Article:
Bernhard Schlink

Bernhard Schlink

Schlink, Fondation Maeght, February 2005
Born Bernhard Schlink
6 July 1944 (1944-07-06) (age 72)
Bielefeld, Germany
Occupation Author, Professor, Judge
Nationality German
Notable works The Reader

Bernhard Schlink (born 6 July 1944 in Bielefeld) is a German lawyer and writer.

Early life

He was born to a German father (Edmund Schlink) and a Swiss mother, the youngest of four children. His mother, Irmgard, had been a theology student of his father, whom she married in 1938. (Edmund Schlink's first wife had died in 1936.) Bernhard's father had been a seminary professor and pastor in the Confessing Church. (In 1935 he had been removed from his teaching position in Giessen for his public criticism of Nazi policies.) In 1946 he became a professor of dogmatic and ecumenical theology at Heidelberg University, where he would serve until his retirement in 1971. Over the course of four decades Edmund Schlink became one of the most famous and influential Lutheran theologians in the world and a key participant in the modern Ecumenical Movement.[1] Bernhard Schlink was brought up in Heidelberg from the age of two. He studied law at West Berlin's Free University, graduating in 1968.[2]

Schlink became a judge at the Constitutional Court of the federal state of North Rhine-Westphalia in 1988 and in 1992 a professor for public law and the philosophy of law at Humboldt University, Berlin. He retired in January 2006.


Schlink studied law at the University of Heidelberg and at the Free University of Berlin. He had been a law professor at the University of Bonn and Johann Wolfgang Goethe University Frankfurt am Main before he started in 1992 at Humboldt University of Berlin. His career as a writer began with several detective novels with a main character named Selb—a play on the German word for "self"—(the first, Self's Punishment, co-written with Walter Popp being available in the UK). One of these, Die gordische Schleife, won the Glauser Prize in 1989.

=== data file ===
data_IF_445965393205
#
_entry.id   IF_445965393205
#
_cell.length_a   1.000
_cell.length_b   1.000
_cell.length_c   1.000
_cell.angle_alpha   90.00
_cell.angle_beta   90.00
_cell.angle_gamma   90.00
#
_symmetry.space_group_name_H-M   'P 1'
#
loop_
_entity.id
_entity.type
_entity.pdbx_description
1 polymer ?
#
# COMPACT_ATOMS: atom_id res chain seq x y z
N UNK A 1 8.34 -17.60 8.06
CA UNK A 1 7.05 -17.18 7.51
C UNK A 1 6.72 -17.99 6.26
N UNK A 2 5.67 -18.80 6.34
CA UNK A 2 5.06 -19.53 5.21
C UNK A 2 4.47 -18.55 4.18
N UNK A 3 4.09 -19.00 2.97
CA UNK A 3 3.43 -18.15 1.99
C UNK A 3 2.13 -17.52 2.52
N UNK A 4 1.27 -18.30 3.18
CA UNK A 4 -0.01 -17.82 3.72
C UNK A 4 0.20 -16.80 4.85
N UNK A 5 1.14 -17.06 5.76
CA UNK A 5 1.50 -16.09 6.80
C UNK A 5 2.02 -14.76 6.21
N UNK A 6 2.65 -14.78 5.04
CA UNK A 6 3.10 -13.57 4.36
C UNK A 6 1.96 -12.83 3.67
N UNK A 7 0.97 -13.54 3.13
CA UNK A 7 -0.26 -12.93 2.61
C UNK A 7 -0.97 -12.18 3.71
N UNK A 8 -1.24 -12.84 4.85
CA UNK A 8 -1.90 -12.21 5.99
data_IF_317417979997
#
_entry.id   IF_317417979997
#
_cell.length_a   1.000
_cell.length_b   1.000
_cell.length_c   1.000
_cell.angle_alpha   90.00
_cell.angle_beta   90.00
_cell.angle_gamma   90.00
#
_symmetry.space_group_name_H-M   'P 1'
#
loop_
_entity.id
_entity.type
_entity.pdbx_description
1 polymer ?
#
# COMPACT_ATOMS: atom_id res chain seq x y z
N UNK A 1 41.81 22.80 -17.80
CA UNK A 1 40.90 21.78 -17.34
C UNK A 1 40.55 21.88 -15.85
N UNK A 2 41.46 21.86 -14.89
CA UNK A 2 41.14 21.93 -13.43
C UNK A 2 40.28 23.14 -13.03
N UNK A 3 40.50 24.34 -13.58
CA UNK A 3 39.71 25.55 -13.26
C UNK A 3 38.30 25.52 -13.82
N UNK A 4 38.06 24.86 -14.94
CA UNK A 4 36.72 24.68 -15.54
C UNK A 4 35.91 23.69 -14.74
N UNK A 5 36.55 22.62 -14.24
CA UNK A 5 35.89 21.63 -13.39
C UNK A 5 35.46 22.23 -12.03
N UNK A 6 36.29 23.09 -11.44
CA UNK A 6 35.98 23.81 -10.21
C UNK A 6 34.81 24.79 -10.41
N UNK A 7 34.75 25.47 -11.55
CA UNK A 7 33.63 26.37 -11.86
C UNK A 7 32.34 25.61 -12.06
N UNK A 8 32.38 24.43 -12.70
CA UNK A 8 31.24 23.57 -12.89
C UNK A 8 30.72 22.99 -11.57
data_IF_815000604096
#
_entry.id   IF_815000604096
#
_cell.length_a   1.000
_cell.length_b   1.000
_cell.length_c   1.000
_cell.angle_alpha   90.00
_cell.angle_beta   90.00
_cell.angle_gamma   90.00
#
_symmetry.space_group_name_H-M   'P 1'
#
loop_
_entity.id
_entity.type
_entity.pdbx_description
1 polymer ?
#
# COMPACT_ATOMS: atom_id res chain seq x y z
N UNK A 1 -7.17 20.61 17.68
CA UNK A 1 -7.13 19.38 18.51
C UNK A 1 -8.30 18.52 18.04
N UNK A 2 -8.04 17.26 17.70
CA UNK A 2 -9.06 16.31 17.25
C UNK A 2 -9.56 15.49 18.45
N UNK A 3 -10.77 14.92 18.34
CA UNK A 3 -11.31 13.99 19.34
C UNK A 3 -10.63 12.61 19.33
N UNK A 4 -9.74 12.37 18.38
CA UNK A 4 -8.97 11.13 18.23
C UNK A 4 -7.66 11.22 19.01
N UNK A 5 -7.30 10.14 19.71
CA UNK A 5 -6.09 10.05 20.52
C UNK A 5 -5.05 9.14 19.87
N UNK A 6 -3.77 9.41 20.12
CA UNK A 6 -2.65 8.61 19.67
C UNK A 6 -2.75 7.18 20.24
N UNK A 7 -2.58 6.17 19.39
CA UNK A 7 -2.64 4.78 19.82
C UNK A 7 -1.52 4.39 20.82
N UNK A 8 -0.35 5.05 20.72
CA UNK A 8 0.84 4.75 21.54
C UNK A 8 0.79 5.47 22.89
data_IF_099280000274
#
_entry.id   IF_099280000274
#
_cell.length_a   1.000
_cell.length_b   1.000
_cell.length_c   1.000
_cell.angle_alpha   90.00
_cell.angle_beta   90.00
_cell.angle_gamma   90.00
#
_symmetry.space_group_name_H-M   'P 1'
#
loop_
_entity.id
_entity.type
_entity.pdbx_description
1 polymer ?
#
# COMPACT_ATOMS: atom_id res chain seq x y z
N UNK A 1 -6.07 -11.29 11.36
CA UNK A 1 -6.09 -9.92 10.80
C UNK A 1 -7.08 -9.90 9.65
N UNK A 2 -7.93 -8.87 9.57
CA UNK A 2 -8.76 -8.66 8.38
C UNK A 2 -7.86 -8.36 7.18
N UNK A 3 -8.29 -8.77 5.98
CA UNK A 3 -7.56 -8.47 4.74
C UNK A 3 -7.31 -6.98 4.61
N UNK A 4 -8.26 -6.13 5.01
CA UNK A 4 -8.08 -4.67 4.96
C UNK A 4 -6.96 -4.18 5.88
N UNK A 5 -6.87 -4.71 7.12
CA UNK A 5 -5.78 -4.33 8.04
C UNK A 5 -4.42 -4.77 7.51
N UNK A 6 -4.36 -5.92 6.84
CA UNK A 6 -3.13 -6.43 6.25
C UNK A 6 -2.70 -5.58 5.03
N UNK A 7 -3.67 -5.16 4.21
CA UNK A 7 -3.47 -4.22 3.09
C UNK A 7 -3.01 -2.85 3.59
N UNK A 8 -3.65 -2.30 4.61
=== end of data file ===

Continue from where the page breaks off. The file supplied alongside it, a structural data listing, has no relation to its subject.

In 1995 he published The Reader (Der Vorleser), a novel about a teenager who has an affair with a woman in her thirties who suddenly vanishes but whom he meets again as a law student when visiting a trial about war crimes. The book became a bestseller both in Germany and the United States and was translated into 39 languages. It was the first German book to reach the number one position in the New York Times bestseller list. In 1997 it won the Hans Fallada Prize, a German literary award, and the Prix Laure Bataillon for works translated into French. In 1999 it was awarded the Welt-Literaturpreis of the newspaper Die Welt.

In 2000, Schlink published a collection of short fiction called Flights of Love. A January 2008 literary tour, including an appearance in San Francisco for City Arts & Lectures, was cancelled due to Schlink's recovery from minor surgery.

In 2008 Stephen Daldry directed a film adaptation of The Reader. In 2010 his non-fiction political history, Guilt About the Past was published by Beautiful Books Limited (UK).

Schlink currently divides his time between New York and Berlin.[3]



Literary works in German

Other works in German

Titles in English


  1. Matthew L. Becker, “Edmund Schlink (1903-1984),” in Twentieth-Century Lutheran Theologians, ed. Mark Mattes, 195-222 (Göttingen: Vandenhoeck &Ruprecht, 2013)
  2. "Bernhard Schlink page – biography bibliography interviews essays". 2004-02-16. Retrieved 2014-03-06.
  3. "A dark inheritance". Retrieved 2014-03-06.
  4. Ahn Sung-mi (2014-09-25). "Bernhard Schlink wins Park Kyung-ni Literary Prize". Korea Herald. Retrieved 2014-09-26.
  6. "Penguin Books Australia – Guilt About the Past". Retrieved 2014-03-06.

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